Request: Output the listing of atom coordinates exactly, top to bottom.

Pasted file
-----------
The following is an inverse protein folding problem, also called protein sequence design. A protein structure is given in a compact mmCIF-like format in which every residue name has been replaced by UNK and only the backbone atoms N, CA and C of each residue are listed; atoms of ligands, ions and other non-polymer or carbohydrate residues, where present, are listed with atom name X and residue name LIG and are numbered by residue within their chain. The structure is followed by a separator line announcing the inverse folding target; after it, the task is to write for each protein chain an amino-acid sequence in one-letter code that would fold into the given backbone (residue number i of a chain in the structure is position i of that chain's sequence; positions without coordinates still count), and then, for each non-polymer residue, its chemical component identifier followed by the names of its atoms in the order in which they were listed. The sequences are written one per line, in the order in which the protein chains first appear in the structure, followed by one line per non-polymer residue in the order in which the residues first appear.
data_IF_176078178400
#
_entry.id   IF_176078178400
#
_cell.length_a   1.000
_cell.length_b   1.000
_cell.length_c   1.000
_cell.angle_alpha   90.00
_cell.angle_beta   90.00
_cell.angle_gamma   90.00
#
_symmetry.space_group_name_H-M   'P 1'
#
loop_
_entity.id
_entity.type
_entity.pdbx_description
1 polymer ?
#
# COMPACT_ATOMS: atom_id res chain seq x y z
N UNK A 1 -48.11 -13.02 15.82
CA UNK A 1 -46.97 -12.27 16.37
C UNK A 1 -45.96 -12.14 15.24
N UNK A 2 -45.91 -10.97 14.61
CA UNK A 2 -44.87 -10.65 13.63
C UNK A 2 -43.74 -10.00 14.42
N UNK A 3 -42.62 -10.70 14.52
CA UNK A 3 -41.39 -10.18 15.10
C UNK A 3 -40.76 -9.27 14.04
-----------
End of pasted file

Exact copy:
The following is an inverse protein folding problem, also called protein sequence design. A protein structure is given in a compact mmCIF-like format in which every residue name has been replaced by UNK and only the backbone atoms N, CA and C of each residue are listed; atoms of ligands, ions and other non-polymer or carbohydrate residues, where present, are listed with atom name X and residue name LIG and are numbered by residue within their chain. The structure is followed by a separator line announcing the inverse folding target; after it, the task is to write for each protein chain an amino-acid sequence in one-letter code that would fold into the given backbone (residue number i of a chain in the structure is position i of that chain's sequence; positions without coordinates still count), and then, for each non-polymer residue, its chemical component identifier followed by the names of its atoms in the order in which they were listed. The sequences are written one per line, in the order in which the protein chains first appear in the structure, followed by one line per non-polymer residue in the order in which the residues first appear.
data_IF_176078178400
#
_entry.id   IF_176078178400
#
_cell.length_a   1.000
_cell.length_b   1.000
_cell.length_c   1.000
_cell.angle_alpha   90.00
_cell.angle_beta   90.00
_cell.angle_gamma   90.00
#
_symmetry.space_group_name_H-M   'P 1'
#
loop_
_entity.id
_entity.type
_entity.pdbx_description
1 polymer ?
#
# COMPACT_ATOMS: atom_id res chain seq x y z
N UNK A 1 -48.11 -13.02 15.82
CA UNK A 1 -46.97 -12.27 16.37
C UNK A 1 -45.96 -12.14 15.24
N UNK A 2 -45.91 -10.97 14.61
CA UNK A 2 -44.87 -10.65 13.63
C UNK A 2 -43.74 -10.00 14.42
N UNK A 3 -42.62 -10.70 14.52
CA UNK A 3 -41.39 -10.18 15.10
C UNK A 3 -40.76 -9.27 14.04